- Congenital bony defect in skull base
- Traditionally classified with neural tube defects (NTD), but embryogenesis can occur after closure of neural tube.
- Most cases sporadic
- Exact cause unknown
- Can be isolated or associated with other malformations.
- Agenesis of corpus callosum, Dandy-Walker malformation, hydrocephalus, holoprosencephaly (Bersani, OPRS 2006)
- Traumatic skull base or orbital roof fracture
- Relatively small (2–4 mm) roof fractures can cause delayed encephaloceles in children (Cayli, Pediatr Neurosurg 2003).
- Orbital or skull base surgery
- Tumor resection
- LeFort III osteotomy (Ridgway, J Craniofac Surg 2011)
- Medial orbital decompression (Murchison, OPRS 2012)
- Malignant or inflammatory conditions of bone, meninges, or sinuses (e.g., eosinophilic granuloma, natural killer T-cell lymphoma, cocaine abuse)
- Gorham-Stout syndrome ("disappearing bone disease") (Krohel, AJO 2002)
- Rare idiopathic osteolytic condition, often affects skull and face
- Worldwide incidence of encephalocele (all types) 1 in 5000 births; lower in North America: 1 in 10,000–15,000 (Sever, Teratology 1982)
- Posterior (occipital) location predominates in North America, Europe, Australia, Japan (Hunt, Plast Reconstr Surg 2003).
- Anterior more common in Southeast Asia and Russia
- No familial pattern
- Traumatic: Typically children or young male adults
- Congenital cases usually apparent at or shortly after birth
- Associated with numerous craniofacial anomalies and clefting syndromes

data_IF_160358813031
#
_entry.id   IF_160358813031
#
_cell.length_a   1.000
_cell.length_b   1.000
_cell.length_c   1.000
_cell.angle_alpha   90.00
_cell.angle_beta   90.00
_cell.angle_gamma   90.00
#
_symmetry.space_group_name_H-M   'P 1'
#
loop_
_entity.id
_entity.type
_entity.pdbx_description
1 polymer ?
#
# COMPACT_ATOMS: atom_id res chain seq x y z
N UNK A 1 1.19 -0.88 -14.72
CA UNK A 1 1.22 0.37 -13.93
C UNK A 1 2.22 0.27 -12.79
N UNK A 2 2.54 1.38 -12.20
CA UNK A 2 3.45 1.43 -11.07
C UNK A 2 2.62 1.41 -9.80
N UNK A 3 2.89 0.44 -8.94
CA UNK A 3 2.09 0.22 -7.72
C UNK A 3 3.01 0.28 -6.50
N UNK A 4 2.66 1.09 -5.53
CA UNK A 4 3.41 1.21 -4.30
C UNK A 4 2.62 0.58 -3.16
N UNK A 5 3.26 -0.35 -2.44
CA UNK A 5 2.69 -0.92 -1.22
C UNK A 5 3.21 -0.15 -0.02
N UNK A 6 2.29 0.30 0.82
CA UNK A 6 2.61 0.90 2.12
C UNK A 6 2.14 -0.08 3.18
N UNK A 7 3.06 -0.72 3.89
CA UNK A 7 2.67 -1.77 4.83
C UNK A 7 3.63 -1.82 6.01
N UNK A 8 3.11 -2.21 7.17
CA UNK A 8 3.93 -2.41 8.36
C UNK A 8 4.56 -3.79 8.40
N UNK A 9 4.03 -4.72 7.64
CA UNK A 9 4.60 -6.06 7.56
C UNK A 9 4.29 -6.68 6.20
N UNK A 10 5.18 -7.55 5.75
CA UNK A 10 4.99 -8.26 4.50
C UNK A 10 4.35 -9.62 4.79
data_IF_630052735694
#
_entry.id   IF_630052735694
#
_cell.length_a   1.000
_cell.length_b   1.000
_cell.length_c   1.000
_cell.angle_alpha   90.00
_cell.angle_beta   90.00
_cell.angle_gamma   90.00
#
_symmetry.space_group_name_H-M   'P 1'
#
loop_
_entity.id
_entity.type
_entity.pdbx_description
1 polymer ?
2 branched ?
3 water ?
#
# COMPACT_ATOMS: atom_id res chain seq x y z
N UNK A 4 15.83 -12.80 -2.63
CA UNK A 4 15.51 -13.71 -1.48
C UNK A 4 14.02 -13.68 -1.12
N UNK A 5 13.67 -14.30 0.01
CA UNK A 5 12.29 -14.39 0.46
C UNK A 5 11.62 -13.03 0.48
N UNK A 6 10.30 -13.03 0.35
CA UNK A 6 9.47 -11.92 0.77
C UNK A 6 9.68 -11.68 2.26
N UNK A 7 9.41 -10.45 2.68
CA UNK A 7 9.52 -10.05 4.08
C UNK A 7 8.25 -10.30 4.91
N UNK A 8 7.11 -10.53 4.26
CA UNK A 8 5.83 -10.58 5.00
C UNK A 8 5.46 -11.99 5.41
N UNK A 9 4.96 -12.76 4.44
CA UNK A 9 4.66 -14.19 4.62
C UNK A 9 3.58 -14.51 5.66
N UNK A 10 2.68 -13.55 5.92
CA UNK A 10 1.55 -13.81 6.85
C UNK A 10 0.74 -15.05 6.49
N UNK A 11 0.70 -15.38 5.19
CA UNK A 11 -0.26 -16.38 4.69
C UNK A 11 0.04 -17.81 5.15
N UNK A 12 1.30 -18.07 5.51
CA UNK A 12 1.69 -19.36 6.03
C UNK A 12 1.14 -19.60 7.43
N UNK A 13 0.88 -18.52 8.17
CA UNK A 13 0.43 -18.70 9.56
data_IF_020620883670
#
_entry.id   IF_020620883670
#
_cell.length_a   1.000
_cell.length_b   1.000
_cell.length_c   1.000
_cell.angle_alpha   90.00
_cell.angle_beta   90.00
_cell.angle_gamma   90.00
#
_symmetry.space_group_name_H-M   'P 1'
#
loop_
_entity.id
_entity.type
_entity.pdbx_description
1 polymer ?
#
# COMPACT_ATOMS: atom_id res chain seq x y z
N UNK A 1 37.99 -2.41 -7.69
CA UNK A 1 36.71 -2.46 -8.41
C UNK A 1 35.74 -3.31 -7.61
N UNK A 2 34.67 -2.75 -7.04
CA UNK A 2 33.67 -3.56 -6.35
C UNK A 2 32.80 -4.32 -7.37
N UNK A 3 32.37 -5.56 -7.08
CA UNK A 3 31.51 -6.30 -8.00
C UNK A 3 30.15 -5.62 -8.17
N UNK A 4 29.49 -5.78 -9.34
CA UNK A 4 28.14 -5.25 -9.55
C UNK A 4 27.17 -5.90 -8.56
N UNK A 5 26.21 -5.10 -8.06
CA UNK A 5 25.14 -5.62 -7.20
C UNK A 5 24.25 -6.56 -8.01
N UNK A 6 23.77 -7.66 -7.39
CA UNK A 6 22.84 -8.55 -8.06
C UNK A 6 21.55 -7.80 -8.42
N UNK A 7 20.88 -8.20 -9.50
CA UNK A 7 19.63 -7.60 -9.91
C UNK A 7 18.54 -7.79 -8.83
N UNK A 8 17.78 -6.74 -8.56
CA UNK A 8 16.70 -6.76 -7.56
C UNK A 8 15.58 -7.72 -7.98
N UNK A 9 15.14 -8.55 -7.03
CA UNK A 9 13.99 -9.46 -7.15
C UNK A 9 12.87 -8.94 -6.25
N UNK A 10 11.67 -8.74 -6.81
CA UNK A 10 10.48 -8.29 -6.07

- Undiagnosed cases can sometimes present with meningitis, CSF leak, seizures, or nasal airway obstruction.
- Acquired: history of craniofacial trauma, orbital or skull base surgery
Herniation of intracranial tissue into orbit:
- Meningocele: meninges
- Encephalocele: brain tissue (often disorganized or infarcted)
- Meningoencephalocele: meninges and brain tissue
- Frontoethmoidal: majority of cases involving orbit
- Neurofibromatosis type 1 (NF1): sphenoid greater wing
- Fracture or surgery: orbital roof and/or medial wall
Orbital mass effect causes proptosis and/or downward/medial displacement of globe:
- Straining and crying might result in increased size of mass
- Pulsation of globe or mass
- Vision loss might result from strabismus or amblyopia (meridional or occlusional)
Herniated tissue can cause subcutaneous bulging or even peduculated mass in nasal or medial canthal region (Figure 1):
- Location typically above medial canthal tendon
Figure 1. Congenital bilateral frontoethmoidal meningoencephalocele.
- Elongation of face
- Nasal airway obstruction
- Dental malocclusion
Associated intracranial abnormalities:
- Cerebral dysplasia
- Agenesis of corpus callosum
Sometimes associated with other ocular anomalies:
- Morning glory syndrome
- Corneal clouding
- Nasolacrimal duct obstruction
- CT scan is best modality to demonstrate bony defect.
- 3D reconstruction can be helpful for operative planning (Figure 2).
- MRI provides excellent soft-tissue resolution.
Figure 2. Neuroimaging of patient in figure 1. A. 3-dimensional orbital CT reconstruction showing bilateral orbital roof and medial wall defects with herniated cranial tissue (yellow). B. Same study with coronal cut showing communication of brain with orbit. C. Orbital MRI, coronal view.